I'm aware of what happens when you leave a dead capacitor in parallel with the new one and I didn't want to risk it, it's a no brainer for me. In fact I replaced all the filter caps even though one of them had acceptable leakage. The old cylinder ones were emptied and their base used as a terminal strip or socket for the new capacitors

Is the lack of shielding around the flyback transformer an issue? Seems like it was designed that way (same thing in this 1958 TF1795A which has an almost identical chassis) so I'm quite hesistant to change that, for now. However I'm still worried about that loud flyback. The fact that I loose vertical deflection when I increase the brightness means "something" is being overloaded in the circuit and that ain't good, if it's a tube I can always buy a new one or find a replacement, if it involves any coils and transformers I'm screwed! I really want to fix that or understand what's causing it before moving on to other stuff.

Regarding the converter, I'm not a TV collector so it's a little bit over my budget. Someone else created a 819 line modulator which may worth a try http://819lignes.free.fr/Realisation_d_ ... F_F8A.html but for now I will stick to the 625 UHF mode.

Sorry for the dumb question but where do I check the line frequency in my TV? (which should be 20475hz and 15625 hz if I'm not mistaken)

Using this TV to watch 1960s yéyé artists once it's fixed is definitely on top of my list. Besides, its appearance is definitely something I enjoy about it, it has a modern look you may find in later TVs while still retaining some 1950s elements. Unfortunately mine is missing its legs and the white border inside the frame but you don't notice it and as for the legs it shouldn't be too hard to find.


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 Post subject: Re: Philips TF1705
PostPosted: Jul Thu 05, 2018 7:34 pm 
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Joined: Apr Fri 28, 2006 12:46 pm
Posts: 1118
Location: Düsseldorf/Germany
Bonsoir!

In real you have a dual standard set ( bi-standard )!
When switching from VHF to UHF you change the line oscillator.
There has to be some cables to 2 coils and 2 controls.
You will see that on the schematic.

Do you have a tested and working source for a clean picture?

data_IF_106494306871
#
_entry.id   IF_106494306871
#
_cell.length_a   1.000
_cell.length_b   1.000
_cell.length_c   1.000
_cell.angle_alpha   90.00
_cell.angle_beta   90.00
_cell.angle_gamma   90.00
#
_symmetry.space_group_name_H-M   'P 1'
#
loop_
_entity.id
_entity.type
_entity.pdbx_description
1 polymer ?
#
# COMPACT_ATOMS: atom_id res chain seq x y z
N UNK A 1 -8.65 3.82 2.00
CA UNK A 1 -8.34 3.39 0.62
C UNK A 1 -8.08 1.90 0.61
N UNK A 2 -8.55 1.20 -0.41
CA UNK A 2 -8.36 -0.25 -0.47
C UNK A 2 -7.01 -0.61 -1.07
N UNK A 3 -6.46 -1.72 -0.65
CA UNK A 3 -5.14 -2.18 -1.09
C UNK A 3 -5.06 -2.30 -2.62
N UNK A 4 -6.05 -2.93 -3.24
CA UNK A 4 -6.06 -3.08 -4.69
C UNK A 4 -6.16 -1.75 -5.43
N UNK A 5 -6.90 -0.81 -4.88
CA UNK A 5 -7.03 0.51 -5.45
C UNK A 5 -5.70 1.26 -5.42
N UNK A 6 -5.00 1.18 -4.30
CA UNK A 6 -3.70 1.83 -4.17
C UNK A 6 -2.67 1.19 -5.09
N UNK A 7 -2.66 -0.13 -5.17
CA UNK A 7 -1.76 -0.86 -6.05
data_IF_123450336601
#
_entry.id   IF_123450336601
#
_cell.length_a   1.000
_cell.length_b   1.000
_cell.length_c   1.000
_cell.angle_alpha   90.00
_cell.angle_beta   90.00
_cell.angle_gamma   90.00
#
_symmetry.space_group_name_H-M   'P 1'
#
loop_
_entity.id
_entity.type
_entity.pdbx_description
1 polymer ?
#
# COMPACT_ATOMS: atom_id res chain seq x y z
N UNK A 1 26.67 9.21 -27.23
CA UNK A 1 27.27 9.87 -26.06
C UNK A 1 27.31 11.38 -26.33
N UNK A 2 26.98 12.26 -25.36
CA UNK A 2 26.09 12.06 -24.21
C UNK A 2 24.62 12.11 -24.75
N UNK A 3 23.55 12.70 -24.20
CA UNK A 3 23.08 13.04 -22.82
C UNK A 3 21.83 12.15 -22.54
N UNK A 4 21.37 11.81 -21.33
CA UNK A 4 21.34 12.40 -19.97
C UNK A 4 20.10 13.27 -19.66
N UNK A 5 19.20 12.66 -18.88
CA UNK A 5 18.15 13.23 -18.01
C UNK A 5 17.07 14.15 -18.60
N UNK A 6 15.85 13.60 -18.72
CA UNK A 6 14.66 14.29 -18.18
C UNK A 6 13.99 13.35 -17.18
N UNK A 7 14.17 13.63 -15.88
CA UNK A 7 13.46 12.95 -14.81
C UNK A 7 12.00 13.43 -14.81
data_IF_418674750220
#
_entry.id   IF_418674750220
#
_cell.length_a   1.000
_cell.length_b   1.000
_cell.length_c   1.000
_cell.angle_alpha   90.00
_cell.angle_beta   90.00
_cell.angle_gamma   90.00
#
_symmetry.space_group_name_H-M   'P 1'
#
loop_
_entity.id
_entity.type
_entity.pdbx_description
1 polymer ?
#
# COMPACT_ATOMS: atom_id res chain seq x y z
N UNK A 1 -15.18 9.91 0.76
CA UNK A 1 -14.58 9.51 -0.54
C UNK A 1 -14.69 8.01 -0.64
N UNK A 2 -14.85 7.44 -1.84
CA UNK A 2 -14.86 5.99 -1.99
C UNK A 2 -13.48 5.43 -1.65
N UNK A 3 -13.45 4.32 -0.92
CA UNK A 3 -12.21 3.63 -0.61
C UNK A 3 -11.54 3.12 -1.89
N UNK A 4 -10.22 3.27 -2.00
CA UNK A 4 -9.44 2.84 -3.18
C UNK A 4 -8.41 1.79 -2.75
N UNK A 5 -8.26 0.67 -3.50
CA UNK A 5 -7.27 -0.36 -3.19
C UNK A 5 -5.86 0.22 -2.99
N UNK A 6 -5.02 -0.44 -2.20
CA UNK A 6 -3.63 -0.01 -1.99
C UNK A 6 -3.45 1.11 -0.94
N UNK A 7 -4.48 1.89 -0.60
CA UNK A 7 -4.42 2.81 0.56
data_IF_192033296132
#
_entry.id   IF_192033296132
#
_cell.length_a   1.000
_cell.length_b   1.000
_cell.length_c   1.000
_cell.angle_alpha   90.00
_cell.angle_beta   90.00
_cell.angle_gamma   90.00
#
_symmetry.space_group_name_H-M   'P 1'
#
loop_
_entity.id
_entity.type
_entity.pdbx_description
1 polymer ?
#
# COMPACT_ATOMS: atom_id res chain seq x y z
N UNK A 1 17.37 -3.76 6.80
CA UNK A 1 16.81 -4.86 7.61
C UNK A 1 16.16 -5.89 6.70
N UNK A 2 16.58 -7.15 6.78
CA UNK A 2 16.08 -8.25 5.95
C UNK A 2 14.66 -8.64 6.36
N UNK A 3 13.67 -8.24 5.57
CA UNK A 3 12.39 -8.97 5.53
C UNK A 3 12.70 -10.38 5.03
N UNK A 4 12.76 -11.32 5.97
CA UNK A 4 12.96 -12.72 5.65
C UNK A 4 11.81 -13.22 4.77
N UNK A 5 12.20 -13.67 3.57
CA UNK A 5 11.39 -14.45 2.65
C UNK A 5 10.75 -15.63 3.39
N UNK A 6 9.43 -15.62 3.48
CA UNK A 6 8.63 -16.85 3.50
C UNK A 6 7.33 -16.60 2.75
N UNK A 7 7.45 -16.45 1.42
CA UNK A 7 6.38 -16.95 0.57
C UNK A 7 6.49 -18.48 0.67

The minimum is a "mire".

The VHF modulator doesn`t help you much, with this device you are on the
right channel frequency but you still have no 819 lines image!
That is the major point for the price of the aurora!
You can connect your vcr, dvd or satellite system with the AURORA and
the exit gives you a clean picture with the right sized voltages like it was yesterday.
I am sure your next TV set is one without UHF, so you can`t get around an AURORA.

Vitrohm sold lousy resistors. They are common in german Philips sets, not so much
in french sets.

A dead cap is not a part of a TV set, out with them! Your TV is not a cap museum!
Did you check the line transformer for a broken brass bracket?
In rare cases they brake, then they get loud.
Loosen screws?

Regards,
SIXMILLION DOLLARMAN

_________________
From all the things I ever lost I miss my mind the most
ScottyBeamMeUpThereIsNo 4/3-TV/AM OnEarth


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 Post subject: Re: Philips TF1705
PostPosted: Aug Thu 23, 2018 11:31 pm 
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Joined: Jun Sun 03, 2018 2:39 pm
Posts: 5
Hello there,

I'm back! Sorry for not providing any updates on the repair but between work, holidays and the slow progress I was making by myself I’m not sure it would’ve been relevant.

Thank you for your input, it really helped me familiarize with these old TVs.


Regarding my concerns with the sudden losses of vertical deflection, I noticed what seems to be arcs inside the DY86 EHT rectifier. Replaced it with a DY87 (dirt cheap on eBay) and it fixed the problem!